Logistics careers are demanding and take the right personality to master. After all, it's a very complex industry. Logistics companies face pricing competition, strict delivery deadlines, and their customers' demands. So, they need exceptional customer service and reliable, seamless processes. Does that dynamic environment sound like something you would enjoy?
The great news is that with the right job match, logistics jobs are fulfilling and fun. How do you get the right experience and training, and then find the job that you will love in the logistics field? The tips that follow will help you start your logistics career path the right way.
Some logistics professionals begin their careers behind the wheel of a truck, but there are many other positions and types of work available within this growing segment of the economy. In fact, shortages of qualified logistics workers are almost constant. While tough on companies, shortages are good news for workers entering the field—especially warehouse workers and drivers—as more opportunities are available. When considering potential logistics jobs, decide what you want your logistics career path to look like. Next, decide where you want to start and then formulate your plan from beginning to end.
First, take a look at the different types of jobs available in the logistics industry. Roles and responsibilities, work environment, and experience and training needed vary widely.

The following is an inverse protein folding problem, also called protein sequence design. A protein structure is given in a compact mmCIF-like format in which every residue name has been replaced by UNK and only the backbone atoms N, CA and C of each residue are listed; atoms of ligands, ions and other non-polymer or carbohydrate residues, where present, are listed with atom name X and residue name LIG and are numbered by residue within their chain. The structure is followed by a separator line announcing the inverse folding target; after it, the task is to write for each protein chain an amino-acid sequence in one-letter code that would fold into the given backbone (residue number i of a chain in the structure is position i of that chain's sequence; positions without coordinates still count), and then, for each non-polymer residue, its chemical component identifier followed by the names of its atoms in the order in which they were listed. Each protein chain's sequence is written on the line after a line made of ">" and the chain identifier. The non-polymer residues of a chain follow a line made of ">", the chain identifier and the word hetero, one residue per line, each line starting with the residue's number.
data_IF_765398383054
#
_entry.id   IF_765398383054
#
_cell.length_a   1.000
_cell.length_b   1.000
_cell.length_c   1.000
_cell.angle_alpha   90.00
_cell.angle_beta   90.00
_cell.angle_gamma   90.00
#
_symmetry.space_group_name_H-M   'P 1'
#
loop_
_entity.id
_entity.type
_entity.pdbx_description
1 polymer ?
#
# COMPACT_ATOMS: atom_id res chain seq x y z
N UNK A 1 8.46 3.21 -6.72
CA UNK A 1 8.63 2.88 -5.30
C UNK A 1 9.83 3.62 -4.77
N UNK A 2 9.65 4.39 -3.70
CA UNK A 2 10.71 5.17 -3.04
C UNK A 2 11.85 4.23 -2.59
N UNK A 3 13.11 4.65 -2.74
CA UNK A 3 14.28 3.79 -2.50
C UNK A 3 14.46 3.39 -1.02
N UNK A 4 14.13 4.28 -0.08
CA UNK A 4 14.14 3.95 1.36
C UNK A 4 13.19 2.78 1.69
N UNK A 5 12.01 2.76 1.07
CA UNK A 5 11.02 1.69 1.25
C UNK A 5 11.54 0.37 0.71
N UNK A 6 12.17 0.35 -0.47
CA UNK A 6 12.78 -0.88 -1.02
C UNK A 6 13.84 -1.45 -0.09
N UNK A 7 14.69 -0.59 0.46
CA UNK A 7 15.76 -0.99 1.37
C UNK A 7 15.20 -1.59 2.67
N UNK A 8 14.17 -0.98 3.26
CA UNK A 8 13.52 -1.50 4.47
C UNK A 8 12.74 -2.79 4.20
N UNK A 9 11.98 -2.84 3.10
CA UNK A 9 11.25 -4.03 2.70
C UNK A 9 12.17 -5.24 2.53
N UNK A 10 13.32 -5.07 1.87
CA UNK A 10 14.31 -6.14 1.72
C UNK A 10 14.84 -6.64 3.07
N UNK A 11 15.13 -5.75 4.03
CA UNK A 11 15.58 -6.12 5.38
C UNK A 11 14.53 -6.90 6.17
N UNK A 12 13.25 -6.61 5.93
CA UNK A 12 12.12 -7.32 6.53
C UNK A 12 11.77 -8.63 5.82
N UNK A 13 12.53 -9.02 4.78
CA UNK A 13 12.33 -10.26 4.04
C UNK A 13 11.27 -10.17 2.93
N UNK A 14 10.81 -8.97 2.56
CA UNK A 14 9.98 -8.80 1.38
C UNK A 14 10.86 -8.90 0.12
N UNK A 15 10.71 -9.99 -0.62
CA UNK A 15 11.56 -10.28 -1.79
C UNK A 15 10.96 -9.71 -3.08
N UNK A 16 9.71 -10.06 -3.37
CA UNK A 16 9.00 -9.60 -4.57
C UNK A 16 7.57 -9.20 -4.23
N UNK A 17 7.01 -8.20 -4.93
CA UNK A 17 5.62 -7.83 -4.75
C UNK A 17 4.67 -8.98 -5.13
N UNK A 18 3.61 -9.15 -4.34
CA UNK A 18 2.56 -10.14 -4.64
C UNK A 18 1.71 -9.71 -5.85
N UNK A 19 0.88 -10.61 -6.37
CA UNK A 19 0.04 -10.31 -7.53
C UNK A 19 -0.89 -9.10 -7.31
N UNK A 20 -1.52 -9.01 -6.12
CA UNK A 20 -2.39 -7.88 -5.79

These include warehouse workers, shipping and receiving agents, shelf pickers, and materials handlers. Needs exist for clerks, customer service professionals, and management personnel, too.
There are also logistics jobs in manufacturing plants. These positions include packaging engineers, materials coordinators, distribution managers, and purchasing and procurement professionals. These positions are critical to keeping product moving from the plant to the end-users.
Many manufacturers and other companies rely on third-party logistics (3PL) providers. 3PL companies have contracts to move freight from one place to another. External companies offer further opportunities for positions in logistics. Titles to look for include freight forwarding specialist, import and export coordinator, logistics coordinator, transport planners, dispatchers, sales professionals, and transport scheduler.
With today's robust logistics industry, gaining experience in lower-level positions is easy. If you aspire to logistics management, a logistics job in a warehouse or a local driving job is a great point of entry. This also allows you to earn a living while learning and growing in your logistics career.
You might also opt for logistics training before beginning a logistics job search. Good training helps you enter the field in a more senior position with expanded responsibility and higher pay. There are many logistics training courses available. Online logistics training formats are even available for ease and convenience.
To upgrade or begin a driving job at a higher pay scale, consider obtaining a commercial driver's license (CDL). No matter which entry-level path you choose, there are plenty of logistics jobs to choose from. Also, you can rest assured many career advancement opportunities exist in almost every geographical area. Of course, areas near ports and on the coasts have an abundance of logistics jobs. The top states in terms of new logistics jobs on iHireLogistics include California, Texas, Pennsylvania, Illinois, and Ohio.
Once you have decided if you prefer advanced training or on-the-job training (OJT), a comprehensive logistics job search will likely yield many open positions. Of course, knowing where to look for logistics openings is critical. Look to iHireLogistics for first-rate logistics jobs and extensive advice on furthering a rewarding career in logistics.
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